Mr. Potato Head has been around since 1952, though he was inspired by a similar toy called "Make a Face." The original Mr. Potato Head was a box with all the body parts, but you were expected to stick them on an actual potato (or any other vegetable, if you felt adventurous). 60+ years later and he's still a staple in every kid's toy box. Who can resist a spud with a mustache?
Alphabet Blocks have been around for centuries. We know that philosopher John Locke wrote about them in 1693, and they've been helping kids learn to spell and create for centuries. It's also tied with a wooden bead maze as the most popular doctor's office toy (I assume). I can smell the germs even from my screen.
The Magic 8 Ball was released in 1950, and was originally sold as a novelty paper weight. When it became more popular with kids, the Magic 8 Ball was rebranded as a toy. Do I want to buy one right now for old time's sake? Signs point to yes.
AKA Knucklebones, AKA Fivestones. Versions of this game have been around since Ancient Egypt. They didn't even have goodie bags back then (seriously, it felt like every birthday party goodie bag had these guys in them).
Etch A Sketch was invented by André Cassagnes in 1959, but it wasn't available for purchase until 1960. The design is ingenious: Aluminum powder covers the glass screen. Two knobs control a stylus. When the stylus moves, it scrapes off the powder, exposing the dark inside of the toy. When the Etch A Sketch is shaken, the glass is re-coated by the powder. Even with the invention of iPads, this beauty is still a road trip favorite amongst kids.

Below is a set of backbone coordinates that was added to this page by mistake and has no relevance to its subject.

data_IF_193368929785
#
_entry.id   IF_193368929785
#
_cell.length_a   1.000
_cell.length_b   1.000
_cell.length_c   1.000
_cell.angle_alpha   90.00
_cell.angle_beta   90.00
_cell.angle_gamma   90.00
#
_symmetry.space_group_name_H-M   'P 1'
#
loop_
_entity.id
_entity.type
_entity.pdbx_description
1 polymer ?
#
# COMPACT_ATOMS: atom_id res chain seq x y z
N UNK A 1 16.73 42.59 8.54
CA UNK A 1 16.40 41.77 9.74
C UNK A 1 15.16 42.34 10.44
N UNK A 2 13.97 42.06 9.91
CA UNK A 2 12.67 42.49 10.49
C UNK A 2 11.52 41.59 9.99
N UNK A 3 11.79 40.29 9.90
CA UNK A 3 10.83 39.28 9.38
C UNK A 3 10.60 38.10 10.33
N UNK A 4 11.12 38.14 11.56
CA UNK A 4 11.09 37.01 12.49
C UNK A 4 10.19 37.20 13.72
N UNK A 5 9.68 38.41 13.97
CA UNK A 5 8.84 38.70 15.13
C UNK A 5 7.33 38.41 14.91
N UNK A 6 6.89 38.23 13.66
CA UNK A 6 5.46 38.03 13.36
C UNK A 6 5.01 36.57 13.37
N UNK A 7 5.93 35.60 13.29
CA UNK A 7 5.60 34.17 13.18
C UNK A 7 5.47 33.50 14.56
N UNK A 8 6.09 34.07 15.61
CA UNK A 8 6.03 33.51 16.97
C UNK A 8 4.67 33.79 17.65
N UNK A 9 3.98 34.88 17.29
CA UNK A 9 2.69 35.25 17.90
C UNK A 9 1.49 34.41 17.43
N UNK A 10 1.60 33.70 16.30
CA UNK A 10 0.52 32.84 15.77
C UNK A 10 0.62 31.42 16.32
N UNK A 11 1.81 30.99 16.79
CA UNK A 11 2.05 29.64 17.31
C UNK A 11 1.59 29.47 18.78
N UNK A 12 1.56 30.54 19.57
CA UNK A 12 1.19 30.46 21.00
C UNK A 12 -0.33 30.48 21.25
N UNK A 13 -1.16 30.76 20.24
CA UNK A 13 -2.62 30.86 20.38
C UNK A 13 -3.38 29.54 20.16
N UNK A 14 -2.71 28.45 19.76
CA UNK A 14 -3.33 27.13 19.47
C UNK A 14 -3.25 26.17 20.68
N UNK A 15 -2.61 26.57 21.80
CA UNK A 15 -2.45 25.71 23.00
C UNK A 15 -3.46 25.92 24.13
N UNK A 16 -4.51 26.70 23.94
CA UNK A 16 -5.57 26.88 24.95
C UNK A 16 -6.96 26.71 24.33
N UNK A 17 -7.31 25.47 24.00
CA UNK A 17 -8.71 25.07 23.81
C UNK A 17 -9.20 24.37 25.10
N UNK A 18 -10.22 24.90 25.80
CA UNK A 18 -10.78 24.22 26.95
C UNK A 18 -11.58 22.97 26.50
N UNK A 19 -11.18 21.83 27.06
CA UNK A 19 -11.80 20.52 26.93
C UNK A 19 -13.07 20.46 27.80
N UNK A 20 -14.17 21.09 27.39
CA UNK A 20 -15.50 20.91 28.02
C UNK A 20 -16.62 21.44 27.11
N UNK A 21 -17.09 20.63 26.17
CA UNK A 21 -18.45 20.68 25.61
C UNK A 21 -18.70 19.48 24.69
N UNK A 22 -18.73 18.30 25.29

Ancient China is credited with inventing this flying contraption. It's still enjoyed today by kids and adults having a fun day at the park or beach. And by me, every time I listen to the Mary Poppins soundtrack.
While mass production of marbles began in the 1880s, early versions have been unearthed "in the ashes of Pompeii and the tombs of ancient Egyptians" (Mental Floss). Their exact origin is unknown, but what we do know is that this multi-purpose toy is still popular today whether for collecting, playing Ringers, playing Chinese Checkers, or racing them in one of these bad boys.
Build-a-Bear, Care Bears, Teddy Ruxpin...we wouldn't have any of these cuddle buddies if not for President Theodore Roosevelt. "Teddy" was his nickname, and in 1902 the avid hunter famously refused to shoot a bear that was tied up, considering it "unsportsmanlike." Thus, the Teddy Bear was born.
In 1798, Richard Lovell Edgeworth and Maria Edgeworth wrote about building blocks in Practical Education. That means building blocks are older than Pride and Prejudice. Holy Mr. Darcy! Here are some more reasons why blocks are important:
The Jack-in-the-Box first popped up in the 16th century, emphasis on "pop." As a kid, I always wondered why a Jack-in-the-Box played "Pop Goes the Weasel" and didn't have a weasel in it. As an adult, well, I still always wonder. I don't get out much. Please send pizza.